How do I Pay for My Divorce If I Don't Work?
As an Alabama divorce and family lawyer, we are often asked who has to pay the attorney fees during or after a divorce. This question is often asked by women who are stay-at-home mothers who have no income outside the family. Alabama courts have judicial discretion to award attorney fees to spouses who cannot otherwise pay for their attorneys. The basis for a trial court to grant attorney fees in a divorce or related action if found in Alabama Code 30-2-54.
The Statute provides:
In all actions for divorce or for the recovery of alimony, maintenance, or support in which a judgment of divorce has been issued or is pending, and contempt of court citation has been made by the court against either party, the court may, in its discretion, upon application, therefore, award a reasonable sum as fees or compensation of the attorney or attorneys representing both parties.
This code section has also been held to allow attorney's fees in Pendente Lite hearings, modification proceedings, and contempt actions. Interestingly, the court may also award attorney fees to the party defending against an action brought by the other party. The Litigation Accountability Act has also been applied in post-divorce modification hearings. Payments may be awarded when one party causes unnecessary delay and a needless increase in the cost of litigation. If attorney fees are to be granted, the court must specifically require the court to set forth the reasons for such award. Fees can also be awarded in appellate matters if the appeal filings were frivolous or brought for delay purposes.
When Can an Attorney Fee be Awarded in an Alabama Divorce?
Before an attorney's fee can be awarded, it must be evident to the court that there is a need on the part of the recipient and that the opposing spouse ordered to pay the fee can do so. If the party ordered to pay the fee cannot pay the attorney's fees, the trial court's ruling may be overturned on appeal. Alabama courts have enumerated several considerations to consider when determining to award an attorney fee, including, but not limited to the following:
- The husband or wife's misconduct, or lack thereof
- The husband or wife's income and financial ability to pay lawyer fees
- The parties ability to pay their fees
- The parties good faith in asserting their case or presenting a defense
- The length of the trial
- Whether or not custody was involved in the divorce proceedings
- The time required to prepare the case for trial
- The services rendered by the attorney seeking legal fees
The court was broad discretion in awarding attorney fees. The decision to award attorney fees is vested in the court's control which will not be reversed on appeal except for gross abuse or palpable error. Hefty attorney fees have been awarded many times in divorce proceedings. Likewise, in Alabama, attorney fees have been awarded to a spouse whose fees were initially paid by the spouse's family. Serious misconduct during the marriage, such as adultery, could prevent an award of attorney's fees. However, such misconduct is not an absolute bar to the award of legal fees.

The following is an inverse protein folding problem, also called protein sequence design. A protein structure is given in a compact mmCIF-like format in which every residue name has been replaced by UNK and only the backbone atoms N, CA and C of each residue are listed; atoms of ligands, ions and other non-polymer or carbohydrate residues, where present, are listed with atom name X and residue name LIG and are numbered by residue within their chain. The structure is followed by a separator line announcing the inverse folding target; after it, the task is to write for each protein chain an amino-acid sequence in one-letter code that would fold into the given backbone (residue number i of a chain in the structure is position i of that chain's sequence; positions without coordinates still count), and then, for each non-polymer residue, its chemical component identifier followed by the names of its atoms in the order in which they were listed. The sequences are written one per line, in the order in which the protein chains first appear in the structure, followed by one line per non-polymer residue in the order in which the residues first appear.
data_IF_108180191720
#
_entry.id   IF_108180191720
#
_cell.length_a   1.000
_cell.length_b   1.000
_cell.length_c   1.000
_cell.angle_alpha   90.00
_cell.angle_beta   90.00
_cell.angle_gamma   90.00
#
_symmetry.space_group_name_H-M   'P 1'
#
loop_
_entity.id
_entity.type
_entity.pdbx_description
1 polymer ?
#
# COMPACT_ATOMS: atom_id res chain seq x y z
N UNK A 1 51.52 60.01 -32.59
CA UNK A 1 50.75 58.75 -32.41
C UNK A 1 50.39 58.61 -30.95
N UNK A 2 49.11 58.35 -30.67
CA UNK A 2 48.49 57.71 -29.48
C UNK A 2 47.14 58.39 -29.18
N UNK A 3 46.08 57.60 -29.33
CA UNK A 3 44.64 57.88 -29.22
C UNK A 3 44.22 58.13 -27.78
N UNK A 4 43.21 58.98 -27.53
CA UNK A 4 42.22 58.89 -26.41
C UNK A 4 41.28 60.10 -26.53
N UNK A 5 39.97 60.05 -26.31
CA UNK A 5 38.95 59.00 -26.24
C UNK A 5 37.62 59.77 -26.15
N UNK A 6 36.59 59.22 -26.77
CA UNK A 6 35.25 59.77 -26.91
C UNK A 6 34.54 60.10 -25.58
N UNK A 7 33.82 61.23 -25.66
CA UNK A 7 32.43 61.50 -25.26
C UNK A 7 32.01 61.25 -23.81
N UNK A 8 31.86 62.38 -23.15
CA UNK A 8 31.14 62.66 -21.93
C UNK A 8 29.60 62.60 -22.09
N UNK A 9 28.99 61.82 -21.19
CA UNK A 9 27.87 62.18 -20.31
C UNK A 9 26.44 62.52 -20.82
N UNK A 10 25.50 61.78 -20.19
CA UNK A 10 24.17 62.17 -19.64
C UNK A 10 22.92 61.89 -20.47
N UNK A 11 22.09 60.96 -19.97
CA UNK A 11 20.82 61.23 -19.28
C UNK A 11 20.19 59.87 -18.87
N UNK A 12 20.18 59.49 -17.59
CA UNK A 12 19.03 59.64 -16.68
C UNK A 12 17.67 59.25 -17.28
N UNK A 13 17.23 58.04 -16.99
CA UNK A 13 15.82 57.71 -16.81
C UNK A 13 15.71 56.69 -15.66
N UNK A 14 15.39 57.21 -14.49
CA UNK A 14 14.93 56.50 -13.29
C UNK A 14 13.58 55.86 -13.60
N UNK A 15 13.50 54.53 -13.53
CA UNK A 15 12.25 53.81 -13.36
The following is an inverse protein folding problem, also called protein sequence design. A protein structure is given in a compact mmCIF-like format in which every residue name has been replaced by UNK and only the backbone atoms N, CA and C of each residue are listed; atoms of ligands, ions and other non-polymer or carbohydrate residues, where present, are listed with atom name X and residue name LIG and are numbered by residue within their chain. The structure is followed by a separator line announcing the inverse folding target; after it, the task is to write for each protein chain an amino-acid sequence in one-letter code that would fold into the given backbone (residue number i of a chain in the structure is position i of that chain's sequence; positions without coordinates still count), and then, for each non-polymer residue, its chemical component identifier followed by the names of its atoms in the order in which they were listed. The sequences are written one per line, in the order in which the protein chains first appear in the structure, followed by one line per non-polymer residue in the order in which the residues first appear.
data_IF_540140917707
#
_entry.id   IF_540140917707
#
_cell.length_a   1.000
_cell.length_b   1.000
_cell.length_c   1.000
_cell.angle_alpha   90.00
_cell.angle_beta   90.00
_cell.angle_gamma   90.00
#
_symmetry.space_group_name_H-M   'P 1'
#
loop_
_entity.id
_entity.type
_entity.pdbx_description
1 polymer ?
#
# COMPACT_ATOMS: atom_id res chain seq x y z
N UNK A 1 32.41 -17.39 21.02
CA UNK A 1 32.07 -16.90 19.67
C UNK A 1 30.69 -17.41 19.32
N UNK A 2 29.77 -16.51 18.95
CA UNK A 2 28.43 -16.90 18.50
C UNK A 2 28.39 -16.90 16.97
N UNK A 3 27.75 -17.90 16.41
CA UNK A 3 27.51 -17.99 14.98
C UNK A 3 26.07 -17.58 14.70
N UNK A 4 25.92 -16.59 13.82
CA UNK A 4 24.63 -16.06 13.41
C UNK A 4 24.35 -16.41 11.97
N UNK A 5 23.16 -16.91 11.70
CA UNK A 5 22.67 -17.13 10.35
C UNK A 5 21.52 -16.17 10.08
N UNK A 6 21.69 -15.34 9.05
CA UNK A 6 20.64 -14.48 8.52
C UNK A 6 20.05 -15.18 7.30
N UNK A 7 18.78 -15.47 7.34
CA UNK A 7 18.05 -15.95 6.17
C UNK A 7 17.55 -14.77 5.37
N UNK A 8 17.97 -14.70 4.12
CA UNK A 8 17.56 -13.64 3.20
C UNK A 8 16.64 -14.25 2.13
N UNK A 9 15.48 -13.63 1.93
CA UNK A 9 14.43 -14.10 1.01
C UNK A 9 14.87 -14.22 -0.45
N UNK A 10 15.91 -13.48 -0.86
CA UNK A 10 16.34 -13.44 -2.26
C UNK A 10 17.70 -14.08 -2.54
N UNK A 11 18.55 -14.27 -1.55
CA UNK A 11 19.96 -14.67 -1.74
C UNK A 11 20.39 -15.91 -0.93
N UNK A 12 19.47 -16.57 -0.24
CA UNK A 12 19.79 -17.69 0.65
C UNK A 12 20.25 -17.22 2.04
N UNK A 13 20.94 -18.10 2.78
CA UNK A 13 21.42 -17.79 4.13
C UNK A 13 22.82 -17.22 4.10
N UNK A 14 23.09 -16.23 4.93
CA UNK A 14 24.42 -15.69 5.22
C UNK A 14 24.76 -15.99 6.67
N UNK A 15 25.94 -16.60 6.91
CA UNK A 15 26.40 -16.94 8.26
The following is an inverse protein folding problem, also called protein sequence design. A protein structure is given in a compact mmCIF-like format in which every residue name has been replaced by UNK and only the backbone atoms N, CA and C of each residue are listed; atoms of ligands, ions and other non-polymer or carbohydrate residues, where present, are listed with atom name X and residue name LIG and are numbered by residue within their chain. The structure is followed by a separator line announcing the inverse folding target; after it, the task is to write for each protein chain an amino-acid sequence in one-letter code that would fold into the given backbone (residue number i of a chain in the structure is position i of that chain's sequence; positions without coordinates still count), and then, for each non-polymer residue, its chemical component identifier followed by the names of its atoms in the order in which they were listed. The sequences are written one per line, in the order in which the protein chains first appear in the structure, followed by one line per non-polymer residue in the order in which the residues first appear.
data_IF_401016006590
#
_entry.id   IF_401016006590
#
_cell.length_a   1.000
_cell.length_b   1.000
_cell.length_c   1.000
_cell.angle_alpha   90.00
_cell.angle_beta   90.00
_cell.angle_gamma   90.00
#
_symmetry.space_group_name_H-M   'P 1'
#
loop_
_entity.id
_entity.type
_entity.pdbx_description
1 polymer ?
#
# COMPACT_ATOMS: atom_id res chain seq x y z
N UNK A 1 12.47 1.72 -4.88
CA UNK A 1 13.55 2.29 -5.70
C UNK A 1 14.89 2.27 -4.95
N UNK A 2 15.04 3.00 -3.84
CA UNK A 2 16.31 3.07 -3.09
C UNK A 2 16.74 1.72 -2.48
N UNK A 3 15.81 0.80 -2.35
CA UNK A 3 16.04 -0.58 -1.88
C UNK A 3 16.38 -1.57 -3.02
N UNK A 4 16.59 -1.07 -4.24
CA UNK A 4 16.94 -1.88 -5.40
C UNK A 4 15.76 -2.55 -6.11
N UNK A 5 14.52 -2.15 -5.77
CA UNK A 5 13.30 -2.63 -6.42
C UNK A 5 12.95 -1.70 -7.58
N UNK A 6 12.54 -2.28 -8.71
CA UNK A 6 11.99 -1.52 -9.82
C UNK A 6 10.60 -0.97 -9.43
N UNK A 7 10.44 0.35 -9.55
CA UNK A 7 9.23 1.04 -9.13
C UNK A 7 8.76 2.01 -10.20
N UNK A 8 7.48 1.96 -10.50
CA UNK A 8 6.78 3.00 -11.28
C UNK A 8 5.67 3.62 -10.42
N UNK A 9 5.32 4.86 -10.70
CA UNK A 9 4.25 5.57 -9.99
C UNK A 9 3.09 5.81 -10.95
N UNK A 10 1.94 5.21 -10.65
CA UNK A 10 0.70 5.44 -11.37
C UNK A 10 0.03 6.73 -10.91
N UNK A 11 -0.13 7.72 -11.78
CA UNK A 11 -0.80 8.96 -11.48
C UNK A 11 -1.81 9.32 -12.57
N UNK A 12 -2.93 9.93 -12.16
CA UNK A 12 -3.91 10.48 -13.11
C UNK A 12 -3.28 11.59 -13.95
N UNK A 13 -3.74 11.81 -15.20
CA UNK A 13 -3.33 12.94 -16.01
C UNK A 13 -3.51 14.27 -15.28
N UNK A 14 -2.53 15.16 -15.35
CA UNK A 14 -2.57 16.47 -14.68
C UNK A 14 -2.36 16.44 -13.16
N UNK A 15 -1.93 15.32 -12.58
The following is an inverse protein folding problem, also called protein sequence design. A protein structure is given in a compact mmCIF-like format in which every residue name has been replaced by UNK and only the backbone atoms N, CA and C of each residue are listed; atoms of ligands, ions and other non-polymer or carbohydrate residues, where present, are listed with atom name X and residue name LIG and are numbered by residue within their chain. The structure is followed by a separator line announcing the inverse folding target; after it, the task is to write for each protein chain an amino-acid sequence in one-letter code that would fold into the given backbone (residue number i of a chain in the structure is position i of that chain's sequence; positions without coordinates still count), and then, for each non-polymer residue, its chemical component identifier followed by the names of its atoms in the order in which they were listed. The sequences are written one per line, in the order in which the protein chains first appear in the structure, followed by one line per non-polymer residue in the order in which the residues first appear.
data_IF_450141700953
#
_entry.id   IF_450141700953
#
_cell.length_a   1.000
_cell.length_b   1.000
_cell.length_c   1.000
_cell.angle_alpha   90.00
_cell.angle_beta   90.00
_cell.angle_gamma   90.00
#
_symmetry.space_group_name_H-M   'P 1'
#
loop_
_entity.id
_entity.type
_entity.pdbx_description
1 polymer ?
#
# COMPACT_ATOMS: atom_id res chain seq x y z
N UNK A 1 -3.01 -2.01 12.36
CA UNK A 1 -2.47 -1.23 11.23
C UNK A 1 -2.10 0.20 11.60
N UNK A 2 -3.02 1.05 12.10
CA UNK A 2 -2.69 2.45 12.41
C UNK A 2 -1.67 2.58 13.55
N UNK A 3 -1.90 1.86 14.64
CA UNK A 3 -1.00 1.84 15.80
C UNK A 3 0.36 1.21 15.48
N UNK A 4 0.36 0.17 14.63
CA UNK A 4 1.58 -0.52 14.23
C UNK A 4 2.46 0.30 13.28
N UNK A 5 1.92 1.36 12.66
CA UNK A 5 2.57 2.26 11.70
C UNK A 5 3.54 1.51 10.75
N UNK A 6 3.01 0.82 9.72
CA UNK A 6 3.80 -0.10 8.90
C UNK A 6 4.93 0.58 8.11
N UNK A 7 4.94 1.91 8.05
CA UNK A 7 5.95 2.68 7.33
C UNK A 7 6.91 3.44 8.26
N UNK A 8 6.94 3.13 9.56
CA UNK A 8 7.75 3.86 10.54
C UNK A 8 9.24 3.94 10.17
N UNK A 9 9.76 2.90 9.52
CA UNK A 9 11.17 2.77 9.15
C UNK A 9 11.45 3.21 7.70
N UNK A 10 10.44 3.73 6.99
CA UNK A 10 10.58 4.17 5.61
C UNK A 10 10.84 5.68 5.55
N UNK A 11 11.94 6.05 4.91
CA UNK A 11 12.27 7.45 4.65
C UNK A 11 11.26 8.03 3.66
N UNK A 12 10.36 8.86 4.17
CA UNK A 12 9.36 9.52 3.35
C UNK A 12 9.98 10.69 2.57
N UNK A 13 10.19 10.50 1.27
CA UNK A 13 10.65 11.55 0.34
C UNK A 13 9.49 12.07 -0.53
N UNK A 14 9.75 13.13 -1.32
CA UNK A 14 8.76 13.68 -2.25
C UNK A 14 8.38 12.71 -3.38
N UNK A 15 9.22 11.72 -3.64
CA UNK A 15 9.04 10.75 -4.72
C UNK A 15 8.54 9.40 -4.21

How Do Alabama Courts Set the Amount of Attorney's Fees?
Once a court has decided to award attorney's fees during a divorce proceeding, the issue becomes the amount of the award fee. Alabama courts will look to the following circumstances in making an attorney fee award to a divorcing spouse:
- The nature and value of the attorney' employment
- The learning, skill, and labor necessary during the divorce
- The time consumed in the divorce
- The professional ability, experience, and reputation of the attorney performing the legal services
- The success achieved by the attorney
- The standard fee charges in similar cases in the particular jurisdiction
- Evidence of the reasonableness of the attorney fee
- The court's knowledge and experience as to the value of the services performed by the lawyer
- The earning capacity of the parties
Must Your Attorney Prove the Attorney Fees are Reasonable?
Alabama courts have held that there is no absolute requirement for a requesting party to prove the reasonable values of an attorney's services. The authority of a court to grant fees in such circumstances is different from whether the court should award a fee under the circumstances at all. Your attorney should present proof of the attorney's value, time, and effort during the divorce proceeding, or the court is under no responsibility or duty to award an attorney fee. There is no testimony offered on how much an attorney fee should be. The court still has discretion even without proof of reasonableness. The court has large amounts of control in awarding an attorney fee during a divorce proceeding. When a case is submitted without testimony as to a reasonable amount for a fee, the court's decision to award or not award a fee will not be disturbed on appeal unless the attorney fee award "shocks the conscience."
Hire an Experienced Huntsville Divorce Lawyer
Our lawyers have decades of experience helping thousands of clients in divorce proceedings throughout Alabama in Huntsville, Madison, Morgan, and Limestone Counties. If you need help paying for your divorce, we may get your spouse to pay your legal fees. We have experience in divorce and custody cases, child custody modifications, military divorce, and much more. Please get in touch with us here for a free consultation, or call us at 256-692-5333. Please be sure also to review our delighted client testimonials.
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